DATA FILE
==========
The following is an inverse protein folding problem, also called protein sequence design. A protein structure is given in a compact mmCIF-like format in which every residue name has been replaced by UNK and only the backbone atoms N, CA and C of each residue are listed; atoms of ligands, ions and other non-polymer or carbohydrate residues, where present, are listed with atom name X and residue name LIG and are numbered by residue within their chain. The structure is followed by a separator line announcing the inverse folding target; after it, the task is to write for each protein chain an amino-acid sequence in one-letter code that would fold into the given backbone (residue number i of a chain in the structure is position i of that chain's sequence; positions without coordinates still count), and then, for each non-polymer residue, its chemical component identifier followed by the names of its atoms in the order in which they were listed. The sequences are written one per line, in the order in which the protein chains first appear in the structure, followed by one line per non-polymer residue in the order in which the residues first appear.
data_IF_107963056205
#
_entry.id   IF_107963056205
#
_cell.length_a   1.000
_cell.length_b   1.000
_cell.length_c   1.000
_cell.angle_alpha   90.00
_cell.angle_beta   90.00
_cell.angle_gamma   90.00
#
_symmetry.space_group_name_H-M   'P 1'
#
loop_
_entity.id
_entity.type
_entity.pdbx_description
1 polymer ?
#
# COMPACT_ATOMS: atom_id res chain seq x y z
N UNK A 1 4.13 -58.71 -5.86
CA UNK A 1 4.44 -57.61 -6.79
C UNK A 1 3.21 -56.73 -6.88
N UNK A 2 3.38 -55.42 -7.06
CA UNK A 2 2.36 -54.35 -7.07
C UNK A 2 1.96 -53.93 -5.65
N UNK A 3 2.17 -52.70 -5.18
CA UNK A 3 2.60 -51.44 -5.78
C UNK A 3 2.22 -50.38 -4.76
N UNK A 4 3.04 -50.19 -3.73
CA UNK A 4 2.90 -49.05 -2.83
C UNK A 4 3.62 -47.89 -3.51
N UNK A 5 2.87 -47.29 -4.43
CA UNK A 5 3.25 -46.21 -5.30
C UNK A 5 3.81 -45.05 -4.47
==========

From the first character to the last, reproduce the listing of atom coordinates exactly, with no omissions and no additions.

The following is an inverse protein folding problem, also called protein sequence design. A protein structure is given in a compact mmCIF-like format in which every residue name has been replaced by UNK and only the backbone atoms N, CA and C of each residue are listed; atoms of ligands, ions and other non-polymer or carbohydrate residues, where present, are listed with atom name X and residue name LIG and are numbered by residue within their chain. The structure is followed by a separator line announcing the inverse folding target; after it, the task is to write for each protein chain an amino-acid sequence in one-letter code that would fold into the given backbone (residue number i of a chain in the structure is position i of that chain's sequence; positions without coordinates still count), and then, for each non-polymer residue, its chemical component identifier followed by the names of its atoms in the order in which they were listed. The sequences are written one per line, in the order in which the protein chains first appear in the structure, followed by one line per non-polymer residue in the order in which the residues first appear.
data_IF_107963056205
#
_entry.id   IF_107963056205
#
_cell.length_a   1.000
_cell.length_b   1.000
_cell.length_c   1.000
_cell.angle_alpha   90.00
_cell.angle_beta   90.00
_cell.angle_gamma   90.00
#
_symmetry.space_group_name_H-M   'P 1'
#
loop_
_entity.id
_entity.type
_entity.pdbx_description
1 polymer ?
#
# COMPACT_ATOMS: atom_id res chain seq x y z
N UNK A 1 4.13 -58.71 -5.86
CA UNK A 1 4.44 -57.61 -6.79
C UNK A 1 3.21 -56.73 -6.88
N UNK A 2 3.38 -55.42 -7.06
CA UNK A 2 2.36 -54.35 -7.07
C UNK A 2 1.96 -53.93 -5.65
N UNK A 3 2.17 -52.70 -5.18
CA UNK A 3 2.60 -51.44 -5.78
C UNK A 3 2.22 -50.38 -4.76
N UNK A 4 3.04 -50.19 -3.73
CA UNK A 4 2.90 -49.05 -2.83
C UNK A 4 3.62 -47.89 -3.51
N UNK A 5 2.87 -47.29 -4.43
CA UNK A 5 3.25 -46.21 -5.30
C UNK A 5 3.81 -45.05 -4.47